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Correspondence |

Transumbilical Laparoscopic Cholecystectomy—Reply

Kyle Dunning, MD
Arch Surg. 2010;145(4):402-403. doi:10.1001/archsurg.2010.32.
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We thank Drs Julianov and Karashmalakov for their comments. With regards to patient selection, we chose to include only patients with small stones without cholecystitis while we developed our technique. Just as laparoscopic cholecystectomy was used for uncomplicated cases during its advent and eventually expanded to include acute cholecystitis, we presented our series to demonstrate the technique, not necessarily to say it could only be used in patients with noninflamed disease. In theory, retracting sutures that are placed in an acutely inflamed gallbladder wall may be more likely to be pulled through. While the technique does not exclude large stones, we felt that it would defeat the purpose to make small port incisions just to open them to remove very large gallstones. We found that a simple figure-of-eight suture was faster to place than multiple bites and still was sufficient to allow the gallbladder to be retracted by either end of the suture and thereby to allow adequate visualization. We applaud the authors' continued pursuit to use new techniques to broaden the application to benefit as many patients as possible.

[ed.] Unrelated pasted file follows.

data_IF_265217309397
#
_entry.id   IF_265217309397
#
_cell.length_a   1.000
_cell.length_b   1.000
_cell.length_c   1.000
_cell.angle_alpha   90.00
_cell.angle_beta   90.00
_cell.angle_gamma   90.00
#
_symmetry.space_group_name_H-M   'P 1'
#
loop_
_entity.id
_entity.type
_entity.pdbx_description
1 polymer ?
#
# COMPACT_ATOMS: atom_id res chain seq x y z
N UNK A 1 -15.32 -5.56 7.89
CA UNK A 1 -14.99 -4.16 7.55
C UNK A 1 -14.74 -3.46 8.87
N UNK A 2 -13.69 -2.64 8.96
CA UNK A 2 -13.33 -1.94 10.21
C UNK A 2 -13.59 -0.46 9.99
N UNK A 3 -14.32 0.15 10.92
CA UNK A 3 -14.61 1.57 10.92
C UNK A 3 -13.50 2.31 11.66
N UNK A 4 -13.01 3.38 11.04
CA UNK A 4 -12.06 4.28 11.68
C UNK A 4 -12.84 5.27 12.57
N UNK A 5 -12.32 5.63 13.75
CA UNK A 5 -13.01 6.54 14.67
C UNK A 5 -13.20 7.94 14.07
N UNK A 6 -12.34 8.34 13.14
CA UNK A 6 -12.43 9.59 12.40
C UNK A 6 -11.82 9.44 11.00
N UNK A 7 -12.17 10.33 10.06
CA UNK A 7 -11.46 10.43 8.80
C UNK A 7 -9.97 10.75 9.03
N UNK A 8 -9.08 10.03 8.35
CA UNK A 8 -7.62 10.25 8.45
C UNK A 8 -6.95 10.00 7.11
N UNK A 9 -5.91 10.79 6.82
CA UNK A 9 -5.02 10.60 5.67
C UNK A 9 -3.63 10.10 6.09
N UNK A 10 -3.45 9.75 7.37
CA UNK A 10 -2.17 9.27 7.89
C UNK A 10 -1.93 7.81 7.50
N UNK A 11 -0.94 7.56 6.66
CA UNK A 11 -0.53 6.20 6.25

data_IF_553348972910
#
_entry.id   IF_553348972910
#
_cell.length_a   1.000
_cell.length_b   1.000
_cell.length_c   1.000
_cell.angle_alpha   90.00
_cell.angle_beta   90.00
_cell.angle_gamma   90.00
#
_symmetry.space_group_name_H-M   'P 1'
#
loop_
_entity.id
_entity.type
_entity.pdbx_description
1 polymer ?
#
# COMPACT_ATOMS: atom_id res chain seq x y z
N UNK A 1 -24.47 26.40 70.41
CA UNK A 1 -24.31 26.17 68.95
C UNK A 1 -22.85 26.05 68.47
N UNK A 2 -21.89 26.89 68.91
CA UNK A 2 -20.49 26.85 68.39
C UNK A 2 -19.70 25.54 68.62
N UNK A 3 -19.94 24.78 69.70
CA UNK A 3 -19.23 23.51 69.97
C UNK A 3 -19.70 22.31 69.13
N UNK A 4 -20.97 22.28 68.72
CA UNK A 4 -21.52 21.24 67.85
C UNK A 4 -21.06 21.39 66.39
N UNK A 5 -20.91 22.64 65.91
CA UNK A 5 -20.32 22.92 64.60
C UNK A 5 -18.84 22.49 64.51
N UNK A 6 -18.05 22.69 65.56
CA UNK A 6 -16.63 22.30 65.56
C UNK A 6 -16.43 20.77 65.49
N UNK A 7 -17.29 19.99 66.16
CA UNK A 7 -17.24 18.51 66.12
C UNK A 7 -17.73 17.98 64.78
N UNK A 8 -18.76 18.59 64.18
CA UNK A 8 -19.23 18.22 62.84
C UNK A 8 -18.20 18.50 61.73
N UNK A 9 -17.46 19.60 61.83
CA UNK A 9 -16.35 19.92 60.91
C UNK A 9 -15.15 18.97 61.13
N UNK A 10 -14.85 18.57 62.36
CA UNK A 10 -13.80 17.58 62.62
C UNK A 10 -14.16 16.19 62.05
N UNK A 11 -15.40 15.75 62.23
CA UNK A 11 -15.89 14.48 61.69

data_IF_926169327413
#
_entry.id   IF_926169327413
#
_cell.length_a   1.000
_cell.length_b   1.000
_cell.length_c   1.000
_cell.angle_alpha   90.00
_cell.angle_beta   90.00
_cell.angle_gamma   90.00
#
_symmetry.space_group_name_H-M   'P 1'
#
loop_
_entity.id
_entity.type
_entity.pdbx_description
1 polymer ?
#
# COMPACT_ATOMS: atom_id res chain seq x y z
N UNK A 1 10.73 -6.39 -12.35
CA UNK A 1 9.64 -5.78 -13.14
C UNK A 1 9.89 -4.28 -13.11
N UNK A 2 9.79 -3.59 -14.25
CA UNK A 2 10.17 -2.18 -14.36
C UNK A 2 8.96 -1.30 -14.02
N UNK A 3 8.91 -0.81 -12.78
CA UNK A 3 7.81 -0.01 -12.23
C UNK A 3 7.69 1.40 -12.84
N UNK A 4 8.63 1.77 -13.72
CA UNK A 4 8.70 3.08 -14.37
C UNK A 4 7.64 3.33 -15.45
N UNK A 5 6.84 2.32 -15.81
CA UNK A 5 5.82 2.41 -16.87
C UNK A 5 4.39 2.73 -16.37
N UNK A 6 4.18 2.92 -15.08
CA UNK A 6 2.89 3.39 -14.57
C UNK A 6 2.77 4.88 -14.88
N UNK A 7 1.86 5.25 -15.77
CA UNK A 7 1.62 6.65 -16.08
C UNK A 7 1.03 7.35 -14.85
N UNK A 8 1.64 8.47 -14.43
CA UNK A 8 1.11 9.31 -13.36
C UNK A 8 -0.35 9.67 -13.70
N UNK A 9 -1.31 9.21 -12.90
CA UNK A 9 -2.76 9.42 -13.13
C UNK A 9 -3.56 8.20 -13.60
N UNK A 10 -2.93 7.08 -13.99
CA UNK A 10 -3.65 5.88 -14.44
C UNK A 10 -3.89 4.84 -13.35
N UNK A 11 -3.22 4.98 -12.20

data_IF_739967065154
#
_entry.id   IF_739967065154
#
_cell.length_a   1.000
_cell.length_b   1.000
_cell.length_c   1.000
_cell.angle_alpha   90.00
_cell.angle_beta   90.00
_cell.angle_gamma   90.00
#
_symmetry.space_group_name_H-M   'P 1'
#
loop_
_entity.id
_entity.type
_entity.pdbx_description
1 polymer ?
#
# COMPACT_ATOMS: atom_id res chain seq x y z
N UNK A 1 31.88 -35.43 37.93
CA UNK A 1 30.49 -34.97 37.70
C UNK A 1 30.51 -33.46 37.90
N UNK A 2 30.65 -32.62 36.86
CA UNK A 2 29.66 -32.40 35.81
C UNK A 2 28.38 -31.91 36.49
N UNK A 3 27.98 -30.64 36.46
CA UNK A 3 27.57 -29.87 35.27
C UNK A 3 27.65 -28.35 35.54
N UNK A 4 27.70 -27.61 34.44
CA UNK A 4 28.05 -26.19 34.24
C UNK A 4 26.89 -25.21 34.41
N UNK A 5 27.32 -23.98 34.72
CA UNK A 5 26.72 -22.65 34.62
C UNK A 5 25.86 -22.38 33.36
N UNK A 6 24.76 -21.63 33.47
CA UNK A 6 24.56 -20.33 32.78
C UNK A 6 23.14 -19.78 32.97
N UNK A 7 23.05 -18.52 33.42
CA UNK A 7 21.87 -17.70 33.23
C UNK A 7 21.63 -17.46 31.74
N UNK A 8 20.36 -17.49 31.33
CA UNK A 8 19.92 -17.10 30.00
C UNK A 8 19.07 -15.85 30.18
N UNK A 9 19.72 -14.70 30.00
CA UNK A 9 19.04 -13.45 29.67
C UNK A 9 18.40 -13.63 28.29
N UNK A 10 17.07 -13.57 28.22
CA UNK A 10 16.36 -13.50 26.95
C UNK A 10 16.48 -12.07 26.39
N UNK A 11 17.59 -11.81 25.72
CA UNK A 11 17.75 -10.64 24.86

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Correspondence

April 1, 2010
Alexander Julianov, MD, PhD; Anatoli Karashmalakov, MD
Arch Surg. 2010;145(4):402. doi:10.1001/archsurg.2010.31.
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